Two high-performing community banks of the Midwest will merge to form a combined company of nearly $14 billion by the first quarter of next year, when the transaction is expected to close.
First Financial Bancorp, Cincinnati, $8.7 billion-assets, presently will acquire $4.6 billion-assets MainSource Financial Group, Greensburg, Ind., in a stock-for-stock transaction. MainSource Bank will merge into First Financial Bank. The merged company will serve Ohio, Indiana, and Kentucky.
Once the merger is completed, Claude Davis, CEO of First Financial, will transition into the post of executive chairman of the combined banks. Archie Brown, president and CEO of MainSource, will take on those posts in the new organization, which will go by the First Financial name. In 2021 Davis will transition to a non-executive chairman’s post.
First Financial shareholders will own about 63% of the merged organization, and MainSource shareholders will own about 37%.
Getting the banks together
In an interview the two leaders said the agreement grew out of ongoing chats they had over the last couple of years about the evolution of the industry. In time, they said, the pair saw that it made sense to combine the banks to better serve their markets.
Brown says that historically MainSource had rural roots but kept moving further into urban areas to obtain more business. This effort included opening loan production offices in metro markets to pick up more loans.
Building on this effort looked like it was going to require adding more infrastructure, says Brown, to remain competitive. The bank had been culling its branch network to make it more efficient, over the previous five years, he adds, but management felt that the branch system continued to be inefficient. The average branch size is $34 million, according to Brown. The bank had cut the system’s locations by 30% over the last seven years, though it opened new branches selectively.
Both CEOs saw the need to grow further in order to gain the efficiencies necessary to properly serve their customers and handle growing compliance and other duties.
That growth, of course, brings its own added burden, especially in the form of direct supervision by the Consumer Financial Protection Bureau. Davis says both he and Brown saw that a merger would help meet this inevitability.
“If you are going to grow across the $10 billion mark,” says Davis, “you want to do it in a meaningful way.”
The leaders say they expect the combination of two top-performing banks to be a top-performer in their first year as a merged institution. This will include overcoming the impact of lost revenue related to the Durbin Amendment, estimated at $12 million annually, and $2 million of added annual compliance and regulatory costs.
The merger grew out of discussions between First Financial's Claude Davis, left, and MainSource Financial's Archie Brown.
Good staff fit
In merger presentations and analyst briefings, top bank executives who have been through a program of growth have noted that sometimes this means rethinking who sits in certain key staff positions. One post that comes up, for example, is the CFO—the CFO of a small, privately held bank, may not have the skill sets necessary to be CFO of a larger, publicly held bank.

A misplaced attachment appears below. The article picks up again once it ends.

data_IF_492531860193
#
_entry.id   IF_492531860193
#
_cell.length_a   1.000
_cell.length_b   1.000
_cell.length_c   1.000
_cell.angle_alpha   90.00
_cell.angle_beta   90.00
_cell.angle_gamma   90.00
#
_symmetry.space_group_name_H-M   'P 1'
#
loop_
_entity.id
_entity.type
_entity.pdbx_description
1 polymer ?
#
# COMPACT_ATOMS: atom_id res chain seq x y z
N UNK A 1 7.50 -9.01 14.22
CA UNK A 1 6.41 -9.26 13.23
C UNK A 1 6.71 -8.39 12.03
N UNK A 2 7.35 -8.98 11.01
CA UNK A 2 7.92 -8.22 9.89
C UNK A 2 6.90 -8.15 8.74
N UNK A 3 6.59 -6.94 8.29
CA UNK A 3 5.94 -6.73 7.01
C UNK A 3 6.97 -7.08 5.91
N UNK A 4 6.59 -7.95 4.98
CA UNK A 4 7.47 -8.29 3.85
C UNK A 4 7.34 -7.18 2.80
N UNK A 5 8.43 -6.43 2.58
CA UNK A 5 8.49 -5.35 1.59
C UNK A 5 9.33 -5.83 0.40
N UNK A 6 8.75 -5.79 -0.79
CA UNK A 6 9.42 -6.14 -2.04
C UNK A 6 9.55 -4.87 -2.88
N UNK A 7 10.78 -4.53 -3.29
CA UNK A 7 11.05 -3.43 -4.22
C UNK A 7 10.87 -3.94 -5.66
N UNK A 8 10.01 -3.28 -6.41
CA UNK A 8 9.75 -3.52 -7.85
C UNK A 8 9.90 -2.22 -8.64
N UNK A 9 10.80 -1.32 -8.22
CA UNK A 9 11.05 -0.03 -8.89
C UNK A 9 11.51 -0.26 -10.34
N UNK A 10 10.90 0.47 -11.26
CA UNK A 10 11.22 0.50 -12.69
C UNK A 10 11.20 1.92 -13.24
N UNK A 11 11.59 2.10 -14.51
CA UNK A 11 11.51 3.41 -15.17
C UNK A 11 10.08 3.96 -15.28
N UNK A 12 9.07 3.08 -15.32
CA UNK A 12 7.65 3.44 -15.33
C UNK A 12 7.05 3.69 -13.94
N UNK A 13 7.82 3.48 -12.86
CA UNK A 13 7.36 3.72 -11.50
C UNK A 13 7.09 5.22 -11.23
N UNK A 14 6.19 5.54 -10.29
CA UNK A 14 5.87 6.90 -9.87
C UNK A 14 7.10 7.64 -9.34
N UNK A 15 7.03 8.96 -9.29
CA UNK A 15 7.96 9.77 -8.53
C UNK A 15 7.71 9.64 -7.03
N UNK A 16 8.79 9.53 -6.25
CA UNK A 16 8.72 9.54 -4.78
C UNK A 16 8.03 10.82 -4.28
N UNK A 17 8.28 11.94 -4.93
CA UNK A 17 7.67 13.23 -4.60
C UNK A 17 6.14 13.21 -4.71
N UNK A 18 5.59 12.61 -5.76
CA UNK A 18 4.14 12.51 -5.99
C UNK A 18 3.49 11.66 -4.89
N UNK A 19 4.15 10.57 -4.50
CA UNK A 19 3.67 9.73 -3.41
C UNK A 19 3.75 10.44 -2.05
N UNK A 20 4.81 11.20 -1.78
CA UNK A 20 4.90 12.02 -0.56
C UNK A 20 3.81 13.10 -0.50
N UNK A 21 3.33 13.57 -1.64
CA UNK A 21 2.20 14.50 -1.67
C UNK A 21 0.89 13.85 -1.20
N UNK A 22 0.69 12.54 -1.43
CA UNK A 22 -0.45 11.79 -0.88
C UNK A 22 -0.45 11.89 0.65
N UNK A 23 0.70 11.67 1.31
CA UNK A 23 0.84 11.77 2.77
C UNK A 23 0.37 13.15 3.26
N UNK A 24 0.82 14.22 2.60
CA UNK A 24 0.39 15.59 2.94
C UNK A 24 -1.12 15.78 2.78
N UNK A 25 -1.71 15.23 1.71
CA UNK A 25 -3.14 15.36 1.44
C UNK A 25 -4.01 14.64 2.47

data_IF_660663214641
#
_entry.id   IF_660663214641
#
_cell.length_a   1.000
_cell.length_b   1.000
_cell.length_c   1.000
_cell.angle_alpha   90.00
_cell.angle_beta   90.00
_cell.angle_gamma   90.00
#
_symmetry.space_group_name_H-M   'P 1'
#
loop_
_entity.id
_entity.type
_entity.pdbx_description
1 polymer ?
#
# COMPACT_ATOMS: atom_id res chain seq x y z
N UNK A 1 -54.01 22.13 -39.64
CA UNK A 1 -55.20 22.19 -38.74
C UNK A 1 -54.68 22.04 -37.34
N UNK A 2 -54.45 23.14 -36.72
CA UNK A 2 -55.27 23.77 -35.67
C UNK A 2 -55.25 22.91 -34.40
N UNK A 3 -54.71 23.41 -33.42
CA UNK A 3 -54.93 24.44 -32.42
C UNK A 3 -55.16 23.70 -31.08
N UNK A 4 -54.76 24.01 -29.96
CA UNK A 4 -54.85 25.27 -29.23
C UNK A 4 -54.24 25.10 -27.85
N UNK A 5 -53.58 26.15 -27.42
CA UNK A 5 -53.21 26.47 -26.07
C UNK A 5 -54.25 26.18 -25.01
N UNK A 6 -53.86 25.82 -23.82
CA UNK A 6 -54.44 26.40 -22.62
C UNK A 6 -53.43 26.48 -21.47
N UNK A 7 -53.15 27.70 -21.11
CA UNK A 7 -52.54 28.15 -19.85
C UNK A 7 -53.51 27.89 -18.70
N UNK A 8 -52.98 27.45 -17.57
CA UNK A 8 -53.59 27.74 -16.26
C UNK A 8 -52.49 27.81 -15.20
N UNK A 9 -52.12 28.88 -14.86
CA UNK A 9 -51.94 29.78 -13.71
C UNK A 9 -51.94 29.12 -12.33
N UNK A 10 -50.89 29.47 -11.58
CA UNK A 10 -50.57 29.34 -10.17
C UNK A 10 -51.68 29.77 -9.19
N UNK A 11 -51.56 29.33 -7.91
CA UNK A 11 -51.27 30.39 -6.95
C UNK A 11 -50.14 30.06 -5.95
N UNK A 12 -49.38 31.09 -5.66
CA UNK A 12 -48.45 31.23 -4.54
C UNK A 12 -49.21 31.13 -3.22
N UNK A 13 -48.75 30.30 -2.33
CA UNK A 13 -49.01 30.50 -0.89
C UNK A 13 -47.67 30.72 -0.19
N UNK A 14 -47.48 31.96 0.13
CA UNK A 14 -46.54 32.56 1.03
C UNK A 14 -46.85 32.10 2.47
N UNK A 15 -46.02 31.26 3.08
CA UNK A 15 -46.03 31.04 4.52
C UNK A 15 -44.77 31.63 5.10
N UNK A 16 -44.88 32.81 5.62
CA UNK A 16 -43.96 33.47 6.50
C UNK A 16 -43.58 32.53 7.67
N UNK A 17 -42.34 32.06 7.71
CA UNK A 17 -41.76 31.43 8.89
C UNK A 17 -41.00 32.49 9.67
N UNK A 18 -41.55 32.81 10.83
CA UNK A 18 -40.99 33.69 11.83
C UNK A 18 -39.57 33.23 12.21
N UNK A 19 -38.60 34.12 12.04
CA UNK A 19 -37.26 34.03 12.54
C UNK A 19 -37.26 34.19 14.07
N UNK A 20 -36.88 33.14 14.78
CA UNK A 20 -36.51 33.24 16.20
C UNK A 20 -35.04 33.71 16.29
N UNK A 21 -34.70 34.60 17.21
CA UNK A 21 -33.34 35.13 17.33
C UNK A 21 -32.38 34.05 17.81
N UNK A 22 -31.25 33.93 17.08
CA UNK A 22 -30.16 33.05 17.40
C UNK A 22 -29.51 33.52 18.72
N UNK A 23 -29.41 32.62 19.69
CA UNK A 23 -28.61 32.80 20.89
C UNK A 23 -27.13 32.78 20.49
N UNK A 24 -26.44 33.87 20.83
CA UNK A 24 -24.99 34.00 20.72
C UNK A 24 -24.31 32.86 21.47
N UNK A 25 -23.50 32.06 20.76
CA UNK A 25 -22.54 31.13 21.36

Davis and Brown say they have no concerns on this front. While there will be redundancies and reassignments among key positions, they indicated that in some cases bankers who must currently manage multiple areas will be able to give up a “hat” or two to concentrate on one area.
“At this point we feel we have the talent in place,” says Davis. (MainSource itself had acquired $561 million-assets Cheviot Financial Corp., in Cincinnati, in May 2016. This had put MainSource in the top ten of the city in deposit market share.)
Other areas are expected to be relatively routine to combine. While the two banks have different core systems, the leaders expect conversion to begin within a few months of consummation of the merger. Davis believes the combined bank will be able to invest in new systems that can help it better serve customers. The two banks have similar credit cultures and the leaders anticipate that merging them will be relatively straightforward.
Competitive picture ahead
The executives see the merger creating a stronger competitor. They generally see their competition being other traditional banks. Mention independent fintech players and they aren’t terribly concerned.
After a time, most fintechs, in Brown’s experience, must either line up a bank partner or find an acquirer. What concerns the pair more is, in a sense, such acquirers.
Brown explains that even as a larger community banking organization, the combined bank will only have so much money to devote to development of new tech services to compete with fintech. After that, it will have to find partners.
In this context, Davis says that broad competition remains a top priority.
“It really is what the largest banks in the country are doing” that concerns banks of the combined organizations’ size, he says. “I have yet to see a fintech that is a good full-service financial provider.”
What’s down the road, once the banks are combined and transition accomplished? Brown expects First Financial to seek further growth via acquisition. He anticipates this will begin sometime in 2019.